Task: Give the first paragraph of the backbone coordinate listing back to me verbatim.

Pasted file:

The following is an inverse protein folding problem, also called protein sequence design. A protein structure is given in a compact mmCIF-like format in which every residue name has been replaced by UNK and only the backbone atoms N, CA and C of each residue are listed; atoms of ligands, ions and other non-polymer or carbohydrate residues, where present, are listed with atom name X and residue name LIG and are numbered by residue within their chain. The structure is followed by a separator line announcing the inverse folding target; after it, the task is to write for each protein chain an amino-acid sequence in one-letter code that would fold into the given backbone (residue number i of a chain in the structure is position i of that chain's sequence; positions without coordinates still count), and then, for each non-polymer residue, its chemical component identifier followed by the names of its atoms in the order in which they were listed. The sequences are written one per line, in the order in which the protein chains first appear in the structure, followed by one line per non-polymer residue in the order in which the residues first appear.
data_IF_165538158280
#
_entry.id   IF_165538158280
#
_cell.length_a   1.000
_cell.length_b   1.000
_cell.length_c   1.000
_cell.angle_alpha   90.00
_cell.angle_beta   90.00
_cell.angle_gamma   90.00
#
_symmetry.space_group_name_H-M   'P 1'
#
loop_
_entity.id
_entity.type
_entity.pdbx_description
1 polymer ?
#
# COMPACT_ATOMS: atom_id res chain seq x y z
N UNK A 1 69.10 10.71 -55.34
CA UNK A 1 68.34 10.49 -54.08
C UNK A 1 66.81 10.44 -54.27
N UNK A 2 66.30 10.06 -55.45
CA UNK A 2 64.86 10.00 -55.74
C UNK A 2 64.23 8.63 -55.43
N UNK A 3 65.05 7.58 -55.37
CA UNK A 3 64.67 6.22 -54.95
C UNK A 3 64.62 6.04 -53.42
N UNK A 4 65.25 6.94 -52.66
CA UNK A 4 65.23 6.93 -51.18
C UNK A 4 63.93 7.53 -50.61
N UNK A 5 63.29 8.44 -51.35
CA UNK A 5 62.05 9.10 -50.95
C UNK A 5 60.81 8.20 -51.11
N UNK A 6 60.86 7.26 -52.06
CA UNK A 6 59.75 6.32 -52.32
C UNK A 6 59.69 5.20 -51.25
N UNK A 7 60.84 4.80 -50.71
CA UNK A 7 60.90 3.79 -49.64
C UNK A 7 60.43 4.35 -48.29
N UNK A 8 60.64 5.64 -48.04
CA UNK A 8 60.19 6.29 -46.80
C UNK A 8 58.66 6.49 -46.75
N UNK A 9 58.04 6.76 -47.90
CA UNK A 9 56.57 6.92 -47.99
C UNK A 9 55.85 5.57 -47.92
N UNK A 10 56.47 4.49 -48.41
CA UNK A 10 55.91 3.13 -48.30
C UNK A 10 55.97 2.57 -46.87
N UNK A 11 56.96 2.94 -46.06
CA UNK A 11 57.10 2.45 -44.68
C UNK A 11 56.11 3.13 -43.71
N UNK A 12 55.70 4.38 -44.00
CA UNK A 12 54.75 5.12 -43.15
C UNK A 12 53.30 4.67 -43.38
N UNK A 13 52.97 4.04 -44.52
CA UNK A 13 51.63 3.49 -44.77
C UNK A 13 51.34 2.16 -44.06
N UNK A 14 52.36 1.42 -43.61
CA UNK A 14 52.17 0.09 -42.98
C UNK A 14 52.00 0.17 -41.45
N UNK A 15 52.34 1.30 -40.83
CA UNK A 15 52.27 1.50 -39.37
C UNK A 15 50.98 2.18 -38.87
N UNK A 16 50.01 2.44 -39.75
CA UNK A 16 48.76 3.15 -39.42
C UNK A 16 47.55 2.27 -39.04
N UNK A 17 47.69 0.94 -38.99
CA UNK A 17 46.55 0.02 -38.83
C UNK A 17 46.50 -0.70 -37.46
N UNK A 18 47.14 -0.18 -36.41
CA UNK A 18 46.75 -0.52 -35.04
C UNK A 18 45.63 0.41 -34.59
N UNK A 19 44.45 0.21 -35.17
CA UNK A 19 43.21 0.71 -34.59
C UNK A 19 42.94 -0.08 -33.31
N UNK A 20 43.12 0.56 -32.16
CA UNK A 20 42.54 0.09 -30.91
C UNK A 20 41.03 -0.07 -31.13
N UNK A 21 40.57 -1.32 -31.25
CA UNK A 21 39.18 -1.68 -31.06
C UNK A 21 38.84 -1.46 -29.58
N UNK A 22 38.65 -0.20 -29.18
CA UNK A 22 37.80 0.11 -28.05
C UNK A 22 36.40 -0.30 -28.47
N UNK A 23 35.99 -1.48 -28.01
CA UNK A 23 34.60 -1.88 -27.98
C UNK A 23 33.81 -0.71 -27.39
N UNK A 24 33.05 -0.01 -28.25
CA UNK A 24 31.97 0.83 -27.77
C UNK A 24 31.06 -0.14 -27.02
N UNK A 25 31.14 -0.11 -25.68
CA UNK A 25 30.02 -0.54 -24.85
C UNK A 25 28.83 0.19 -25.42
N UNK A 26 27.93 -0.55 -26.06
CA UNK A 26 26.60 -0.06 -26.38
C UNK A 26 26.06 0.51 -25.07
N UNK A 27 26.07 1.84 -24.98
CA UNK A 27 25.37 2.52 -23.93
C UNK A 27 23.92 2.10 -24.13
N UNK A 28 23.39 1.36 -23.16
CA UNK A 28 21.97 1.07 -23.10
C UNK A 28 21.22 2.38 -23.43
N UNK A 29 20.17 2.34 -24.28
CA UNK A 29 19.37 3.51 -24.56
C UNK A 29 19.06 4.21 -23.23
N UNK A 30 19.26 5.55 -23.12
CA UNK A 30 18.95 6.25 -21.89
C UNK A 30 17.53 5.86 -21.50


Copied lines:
The following is an inverse protein folding problem, also called protein sequence design. A protein structure is given in a compact mmCIF-like format in which every residue name has been replaced by UNK and only the backbone atoms N, CA and C of each residue are listed; atoms of ligands, ions and other non-polymer or carbohydrate residues, where present, are listed with atom name X and residue name LIG and are numbered by residue within their chain. The structure is followed by a separator line announcing the inverse folding target; after it, the task is to write for each protein chain an amino-acid sequence in one-letter code that would fold into the given backbone (residue number i of a chain in the structure is position i of that chain's sequence; positions without coordinates still count), and then, for each non-polymer residue, its chemical component identifier followed by the names of its atoms in the order in which they were listed. The sequences are written one per line, in the order in which the protein chains first appear in the structure, followed by one line per non-polymer residue in the order in which the residues first appear.